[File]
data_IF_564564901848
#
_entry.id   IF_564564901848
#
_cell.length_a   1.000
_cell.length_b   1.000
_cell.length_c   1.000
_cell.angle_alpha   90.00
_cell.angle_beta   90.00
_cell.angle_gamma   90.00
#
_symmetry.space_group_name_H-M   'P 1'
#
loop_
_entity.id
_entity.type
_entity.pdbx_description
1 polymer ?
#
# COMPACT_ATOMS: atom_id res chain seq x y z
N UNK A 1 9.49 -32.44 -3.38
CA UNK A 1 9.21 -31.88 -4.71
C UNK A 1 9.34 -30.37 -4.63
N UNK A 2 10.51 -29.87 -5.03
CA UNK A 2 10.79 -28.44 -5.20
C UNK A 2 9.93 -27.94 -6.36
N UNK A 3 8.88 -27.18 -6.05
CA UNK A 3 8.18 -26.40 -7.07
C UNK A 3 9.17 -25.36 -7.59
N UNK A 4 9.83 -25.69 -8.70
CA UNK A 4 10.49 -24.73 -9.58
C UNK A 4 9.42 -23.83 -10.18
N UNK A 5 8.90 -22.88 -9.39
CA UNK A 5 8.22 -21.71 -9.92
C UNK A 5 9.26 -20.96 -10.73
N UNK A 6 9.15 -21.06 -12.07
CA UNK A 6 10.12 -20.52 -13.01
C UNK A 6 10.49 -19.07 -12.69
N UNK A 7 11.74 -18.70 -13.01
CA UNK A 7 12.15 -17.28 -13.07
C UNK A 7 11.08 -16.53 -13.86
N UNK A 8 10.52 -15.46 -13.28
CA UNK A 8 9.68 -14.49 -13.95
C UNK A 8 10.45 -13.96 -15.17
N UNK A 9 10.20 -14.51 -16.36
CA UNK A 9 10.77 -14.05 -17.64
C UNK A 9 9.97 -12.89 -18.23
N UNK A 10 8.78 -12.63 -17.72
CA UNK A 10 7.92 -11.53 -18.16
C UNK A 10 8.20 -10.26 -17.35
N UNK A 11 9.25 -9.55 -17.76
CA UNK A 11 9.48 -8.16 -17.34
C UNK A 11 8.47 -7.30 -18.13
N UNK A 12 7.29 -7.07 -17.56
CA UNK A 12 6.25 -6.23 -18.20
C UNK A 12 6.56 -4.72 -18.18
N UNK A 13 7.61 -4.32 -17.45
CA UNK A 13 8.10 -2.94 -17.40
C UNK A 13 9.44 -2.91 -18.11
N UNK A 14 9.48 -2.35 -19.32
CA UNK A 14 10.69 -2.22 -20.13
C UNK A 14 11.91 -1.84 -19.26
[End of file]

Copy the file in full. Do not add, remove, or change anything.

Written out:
data_IF_564564901848
#
_entry.id   IF_564564901848
#
_cell.length_a   1.000
_cell.length_b   1.000
_cell.length_c   1.000
_cell.angle_alpha   90.00
_cell.angle_beta   90.00
_cell.angle_gamma   90.00
#
_symmetry.space_group_name_H-M   'P 1'
#
loop_
_entity.id
_entity.type
_entity.pdbx_description
1 polymer ?
#
# COMPACT_ATOMS: atom_id res chain seq x y z
N UNK A 1 9.49 -32.44 -3.38
CA UNK A 1 9.21 -31.88 -4.71
C UNK A 1 9.34 -30.37 -4.63
N UNK A 2 10.51 -29.87 -5.03
CA UNK A 2 10.79 -28.44 -5.20
C UNK A 2 9.93 -27.94 -6.36
N UNK A 3 8.88 -27.18 -6.05
CA UNK A 3 8.18 -26.40 -7.07
C UNK A 3 9.17 -25.36 -7.59
N UNK A 4 9.83 -25.69 -8.70
CA UNK A 4 10.49 -24.73 -9.58
C UNK A 4 9.42 -23.83 -10.18
N UNK A 5 8.90 -22.88 -9.39
CA UNK A 5 8.22 -21.71 -9.92
C UNK A 5 9.26 -20.96 -10.73
N UNK A 6 9.15 -21.06 -12.07
CA UNK A 6 10.12 -20.52 -13.01
C UNK A 6 10.49 -19.07 -12.69
N UNK A 7 11.74 -18.70 -13.01
CA UNK A 7 12.15 -17.28 -13.07
C UNK A 7 11.08 -16.53 -13.86
N UNK A 8 10.52 -15.46 -13.28
CA UNK A 8 9.68 -14.49 -13.95
C UNK A 8 10.45 -13.96 -15.17
N UNK A 9 10.20 -14.51 -16.36
CA UNK A 9 10.77 -14.05 -17.64
C UNK A 9 9.97 -12.89 -18.23
N UNK A 10 8.78 -12.63 -17.72
CA UNK A 10 7.92 -11.53 -18.16
C UNK A 10 8.20 -10.26 -17.35
N UNK A 11 9.25 -9.55 -17.76
CA UNK A 11 9.48 -8.16 -17.34
C UNK A 11 8.47 -7.30 -18.13
N UNK A 12 7.29 -7.07 -17.56
CA UNK A 12 6.25 -6.23 -18.20
C UNK A 12 6.56 -4.72 -18.18
N UNK A 13 7.61 -4.32 -17.45
CA UNK A 13 8.10 -2.94 -17.40
C UNK A 13 9.44 -2.91 -18.11
N UNK A 14 9.48 -2.35 -19.32
CA UNK A 14 10.69 -2.22 -20.13
C UNK A 14 11.91 -1.84 -19.26